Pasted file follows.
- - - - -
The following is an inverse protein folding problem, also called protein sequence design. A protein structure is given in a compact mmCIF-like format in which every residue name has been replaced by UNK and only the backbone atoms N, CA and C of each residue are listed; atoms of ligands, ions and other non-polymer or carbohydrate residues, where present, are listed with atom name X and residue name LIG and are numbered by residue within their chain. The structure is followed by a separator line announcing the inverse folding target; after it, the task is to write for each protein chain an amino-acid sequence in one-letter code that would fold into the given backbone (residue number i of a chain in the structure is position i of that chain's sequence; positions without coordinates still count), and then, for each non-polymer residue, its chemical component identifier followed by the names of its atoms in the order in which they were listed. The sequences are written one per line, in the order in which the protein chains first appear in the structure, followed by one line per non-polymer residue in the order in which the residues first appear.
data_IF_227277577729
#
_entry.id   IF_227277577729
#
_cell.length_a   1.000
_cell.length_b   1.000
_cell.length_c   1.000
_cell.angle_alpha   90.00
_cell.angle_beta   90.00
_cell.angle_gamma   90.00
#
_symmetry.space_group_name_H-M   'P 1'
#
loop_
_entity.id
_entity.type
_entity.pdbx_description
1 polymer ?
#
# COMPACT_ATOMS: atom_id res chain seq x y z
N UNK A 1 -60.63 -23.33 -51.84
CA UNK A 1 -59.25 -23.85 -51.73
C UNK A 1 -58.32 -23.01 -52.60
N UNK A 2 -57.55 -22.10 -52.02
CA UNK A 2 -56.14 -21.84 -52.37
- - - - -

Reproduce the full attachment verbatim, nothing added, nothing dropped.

The following is an inverse protein folding problem, also called protein sequence design. A protein structure is given in a compact mmCIF-like format in which every residue name has been replaced by UNK and only the backbone atoms N, CA and C of each residue are listed; atoms of ligands, ions and other non-polymer or carbohydrate residues, where present, are listed with atom name X and residue name LIG and are numbered by residue within their chain. The structure is followed by a separator line announcing the inverse folding target; after it, the task is to write for each protein chain an amino-acid sequence in one-letter code that would fold into the given backbone (residue number i of a chain in the structure is position i of that chain's sequence; positions without coordinates still count), and then, for each non-polymer residue, its chemical component identifier followed by the names of its atoms in the order in which they were listed. The sequences are written one per line, in the order in which the protein chains first appear in the structure, followed by one line per non-polymer residue in the order in which the residues first appear.
data_IF_227277577729
#
_entry.id   IF_227277577729
#
_cell.length_a   1.000
_cell.length_b   1.000
_cell.length_c   1.000
_cell.angle_alpha   90.00
_cell.angle_beta   90.00
_cell.angle_gamma   90.00
#
_symmetry.space_group_name_H-M   'P 1'
#
loop_
_entity.id
_entity.type
_entity.pdbx_description
1 polymer ?
#
# COMPACT_ATOMS: atom_id res chain seq x y z
N UNK A 1 -60.63 -23.33 -51.84
CA UNK A 1 -59.25 -23.85 -51.73
C UNK A 1 -58.32 -23.01 -52.60
N UNK A 2 -57.55 -22.10 -52.02
CA UNK A 2 -56.14 -21.84 -52.37